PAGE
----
You can read the rest of the poem by clicking here. If you're a teacher and you need other resources to help you teach about 9/11, you should examine these:

Not all are poetry related, but I think all are worthwhile and in all you can find poignant memories and thoughts to read (or write) about.

Secrets and Sharing Soda is where you'll find the Poetry Friday Round-Up. Be sure to check it out. And stay tuned as I dust myself off from hiatus and try to start blogging about poetry again on a more regular basis. There are some subscription options in the sidebar that I hope you consider taking advantage of! Thanks for reading!

Friday, May 20, 2011

Poetry Friday: Hiatus Time

I've been avoiding making it official although it's been unofficial for about 3 weeks now, so now I'm making it official (got all that?)--The Small Nouns is taking a hiatus. A little side project I'm working on is taking too much of my time, it seems, to get any poetry blogging done. So I think I'll step back for a bit, continue collecting poems, and return rejuvenated and with plenty of new material sometime later this summer.

Until that time, be sure to peruse The Small Nouns archive. There's plenty of posts to keep you going that you probably haven't seen. Here's one last poem I found that I just love. I hope you feel the same. Seemed like a good "beginning of hiatus" poem and also a good one to mark the unofficial start of spring, which I think just recently happened here in the Great Wet Midwest:

by Kim Addonizio

Watching that frenzy of insects above the bush of white flowers,   
bush I see everywhere on hill after hill, all I can think of   
is how terrifying spring is, in its tireless, mindless replications.   
Everywhere emergence: seed case, chrysalis, uterus, endless manufacturing.
And the wrapped stacks of Styrofoam cups in the grocery, lately
I can’t stand them, the shelves of canned beans and soups, freezers   
of identical dinners; then the snowflake-diamond-snowflake of the rug
beneath my chair, rows of books turning their backs,
even my two feet, how they mirror each other oppresses me,
the way they fit so perfectly together, how I can nestle one big toe into the other
like little continents that have drifted; my God the unity of everything,
my hands and eyes, yours; doesn’t that frighten you sometimes

Read the rest of "Onset" here. And even without The Small Nouns around, there's plenty of poetry to be enjoyed, especially on Poetry Fridays. Today's round up is hosted at The Drift Record. Be sure to check it out. See you soon.

Friday, April 29, 2011

Poetry Friday: Poetry Month--The Penultimate Poem

My daughter came to work with me today. Thought this one was a good one to share. I just discovered it in Garrison Keilor's anthology Good Poems for Hard Times:

"For My Daughter"
by David Ignatow
When I die choose a star
and name it after me
that you may know
I have not abandoned
or forgotten you.
You were such a star to me,
following you through birth
and childhood, my hand
in your hand.

Read the rest of the poem here. And be sure to check out the Poetry Friday Roundup hosted at The Opposite of Indifference, Tabatha's awesome blog.

Thursday, April 28, 2011

National Poetry Month: 30 New Poems--the 28th Poem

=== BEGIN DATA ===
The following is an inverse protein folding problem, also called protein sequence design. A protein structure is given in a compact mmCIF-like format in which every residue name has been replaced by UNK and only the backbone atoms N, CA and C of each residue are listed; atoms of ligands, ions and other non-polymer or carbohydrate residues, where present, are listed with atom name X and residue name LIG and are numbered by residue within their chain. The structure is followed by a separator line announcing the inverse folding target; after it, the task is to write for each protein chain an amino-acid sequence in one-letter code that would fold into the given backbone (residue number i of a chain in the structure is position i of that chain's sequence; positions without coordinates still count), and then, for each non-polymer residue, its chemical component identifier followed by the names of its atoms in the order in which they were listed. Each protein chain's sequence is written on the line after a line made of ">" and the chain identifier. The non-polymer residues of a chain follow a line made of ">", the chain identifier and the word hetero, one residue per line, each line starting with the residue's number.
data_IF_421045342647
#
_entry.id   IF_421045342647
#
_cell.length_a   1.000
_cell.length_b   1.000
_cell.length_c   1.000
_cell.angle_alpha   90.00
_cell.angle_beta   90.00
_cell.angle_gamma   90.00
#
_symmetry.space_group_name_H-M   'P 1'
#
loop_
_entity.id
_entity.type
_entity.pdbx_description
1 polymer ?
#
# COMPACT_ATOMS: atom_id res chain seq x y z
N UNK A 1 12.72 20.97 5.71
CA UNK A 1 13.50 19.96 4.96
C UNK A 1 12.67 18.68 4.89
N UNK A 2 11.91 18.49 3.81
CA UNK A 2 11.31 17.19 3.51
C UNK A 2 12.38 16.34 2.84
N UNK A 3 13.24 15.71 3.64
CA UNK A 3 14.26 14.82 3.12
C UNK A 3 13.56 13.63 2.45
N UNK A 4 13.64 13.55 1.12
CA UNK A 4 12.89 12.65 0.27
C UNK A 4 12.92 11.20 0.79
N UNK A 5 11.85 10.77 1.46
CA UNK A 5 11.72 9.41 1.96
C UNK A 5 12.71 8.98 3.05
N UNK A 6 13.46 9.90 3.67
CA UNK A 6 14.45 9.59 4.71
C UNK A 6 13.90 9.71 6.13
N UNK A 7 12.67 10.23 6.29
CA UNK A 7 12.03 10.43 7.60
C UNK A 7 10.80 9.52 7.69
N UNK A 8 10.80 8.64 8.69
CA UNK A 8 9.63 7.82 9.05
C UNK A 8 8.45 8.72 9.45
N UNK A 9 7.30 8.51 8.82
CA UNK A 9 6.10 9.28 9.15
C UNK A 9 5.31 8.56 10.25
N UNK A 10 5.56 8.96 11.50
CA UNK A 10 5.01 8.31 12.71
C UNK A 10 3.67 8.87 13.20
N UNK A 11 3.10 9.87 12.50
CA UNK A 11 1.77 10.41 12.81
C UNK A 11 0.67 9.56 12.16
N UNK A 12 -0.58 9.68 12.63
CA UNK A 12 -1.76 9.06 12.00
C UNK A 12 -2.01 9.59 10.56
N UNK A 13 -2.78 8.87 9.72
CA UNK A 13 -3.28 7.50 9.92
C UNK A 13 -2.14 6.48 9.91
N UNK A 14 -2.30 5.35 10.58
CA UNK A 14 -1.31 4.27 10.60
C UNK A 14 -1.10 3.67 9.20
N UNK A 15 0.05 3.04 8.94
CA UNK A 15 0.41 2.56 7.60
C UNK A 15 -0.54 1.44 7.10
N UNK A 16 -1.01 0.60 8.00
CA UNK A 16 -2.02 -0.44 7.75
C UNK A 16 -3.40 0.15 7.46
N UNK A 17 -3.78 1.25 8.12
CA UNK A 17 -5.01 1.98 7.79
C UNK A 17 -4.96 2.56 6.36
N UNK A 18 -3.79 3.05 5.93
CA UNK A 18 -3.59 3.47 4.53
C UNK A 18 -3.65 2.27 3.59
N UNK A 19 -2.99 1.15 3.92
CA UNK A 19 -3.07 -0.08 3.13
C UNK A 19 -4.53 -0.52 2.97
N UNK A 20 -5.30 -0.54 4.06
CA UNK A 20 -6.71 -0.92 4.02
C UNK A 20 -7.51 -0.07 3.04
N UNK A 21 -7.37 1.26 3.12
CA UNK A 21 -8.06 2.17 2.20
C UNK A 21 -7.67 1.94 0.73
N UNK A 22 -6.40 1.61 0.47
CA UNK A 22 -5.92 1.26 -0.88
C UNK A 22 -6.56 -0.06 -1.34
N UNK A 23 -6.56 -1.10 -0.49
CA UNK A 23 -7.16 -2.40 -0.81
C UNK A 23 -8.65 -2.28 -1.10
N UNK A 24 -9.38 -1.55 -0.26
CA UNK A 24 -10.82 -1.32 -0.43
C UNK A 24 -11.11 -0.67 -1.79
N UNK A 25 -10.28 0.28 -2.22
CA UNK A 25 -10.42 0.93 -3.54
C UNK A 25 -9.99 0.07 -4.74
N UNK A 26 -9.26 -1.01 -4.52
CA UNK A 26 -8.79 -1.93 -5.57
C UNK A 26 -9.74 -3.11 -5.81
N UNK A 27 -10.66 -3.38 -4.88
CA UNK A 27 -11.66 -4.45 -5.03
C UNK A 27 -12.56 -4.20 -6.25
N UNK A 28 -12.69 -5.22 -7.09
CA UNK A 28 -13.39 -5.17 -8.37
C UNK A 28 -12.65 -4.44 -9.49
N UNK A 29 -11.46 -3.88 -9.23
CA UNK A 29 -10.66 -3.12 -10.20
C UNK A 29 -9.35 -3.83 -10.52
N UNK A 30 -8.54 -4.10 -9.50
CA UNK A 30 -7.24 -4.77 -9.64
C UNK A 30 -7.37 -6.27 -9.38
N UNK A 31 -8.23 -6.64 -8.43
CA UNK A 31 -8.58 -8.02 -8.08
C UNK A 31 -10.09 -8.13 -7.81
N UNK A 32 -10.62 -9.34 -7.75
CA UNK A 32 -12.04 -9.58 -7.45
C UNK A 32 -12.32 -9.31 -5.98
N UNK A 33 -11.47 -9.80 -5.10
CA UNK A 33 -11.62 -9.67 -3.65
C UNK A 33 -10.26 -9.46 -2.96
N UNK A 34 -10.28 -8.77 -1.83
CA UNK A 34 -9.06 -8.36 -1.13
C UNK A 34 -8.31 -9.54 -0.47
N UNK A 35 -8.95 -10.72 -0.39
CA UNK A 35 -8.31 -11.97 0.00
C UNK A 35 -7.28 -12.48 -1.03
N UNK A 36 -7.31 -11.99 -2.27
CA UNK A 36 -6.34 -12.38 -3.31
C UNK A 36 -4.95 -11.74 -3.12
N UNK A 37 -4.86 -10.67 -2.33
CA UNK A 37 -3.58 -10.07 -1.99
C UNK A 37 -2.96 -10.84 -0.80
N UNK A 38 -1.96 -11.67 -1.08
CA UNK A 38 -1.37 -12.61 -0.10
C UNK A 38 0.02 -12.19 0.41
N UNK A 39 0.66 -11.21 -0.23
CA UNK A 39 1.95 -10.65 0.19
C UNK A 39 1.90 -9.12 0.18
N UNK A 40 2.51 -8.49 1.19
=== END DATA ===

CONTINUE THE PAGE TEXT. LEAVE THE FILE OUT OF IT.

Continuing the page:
Some poets are just able to capture a moment in magical ways. I think Raymond Carver captures this moment perfectly:

by Raymond Carver
So early it's still almost dark out.
I'm near the window with coffee,
and the usual early morning stuff
that passes for thought.
When I see the boy and his friend
walking up the road
to deliver the newspaper.

They wear caps and sweaters,
and one boy has a bag over his shoulder.
They are so happy
they aren't saying anything, these boys.
I think if they could, they would take
each other's arm.
It's early in the morning,
and they are doing this thing together

Read the entire poem here.

As April wanes away, be sure to check back to see our final two poems tomorrow and Saturday!

Wednesday, April 27, 2011

National Poetry Month: 30 New Poems--Slacker Update

I was doing so well bringing you new (to me) poems in celebration of National Poetry Month...then life intervened. Nothing major, but lots of minor. All apologies. Can I make it up to you, dear readers, by posting the 6 poems I'd intended to post during my absence? I'll try anyway...

I am pretty sure I can get back on track for the last 3 days of Poetry Month. Cross your fingers!

Thursday, April 21, 2011

National Poetry Month: 30 New Poems--Poem 21

For the first time, I almost didn't make the deadline...almost didn't get this posted. Time crunch today, so once again, I'm forced to post and run...

by Tracy K. Smith

There will be no edges, but curves.
Clean lines pointing only forward.

History, with its hard spine & dog-eared
Corners, will be replaced with nuance,

Just like the dinosaurs gave way
To mounds and mounds of ice.

Women will still be women, but
The distinction will be empty. Sex,

Having outlived every threat, will gratify
Only the mind, which is where it will exist.

For kicks, we'll dance for ourselves
Before mirrors studded with golden bulbs.

The oldest among us will recognize that glow—
But the word sun will have been re-assigned

To a Standard Uranium-Neutralizing device
Found in households and nursing homes.

Read the entire poem here. And keep enjoying National Poetry Month. It's almost over!

Wednesday, April 20, 2011

National Poetry Month: 30 New Poems--20 of 30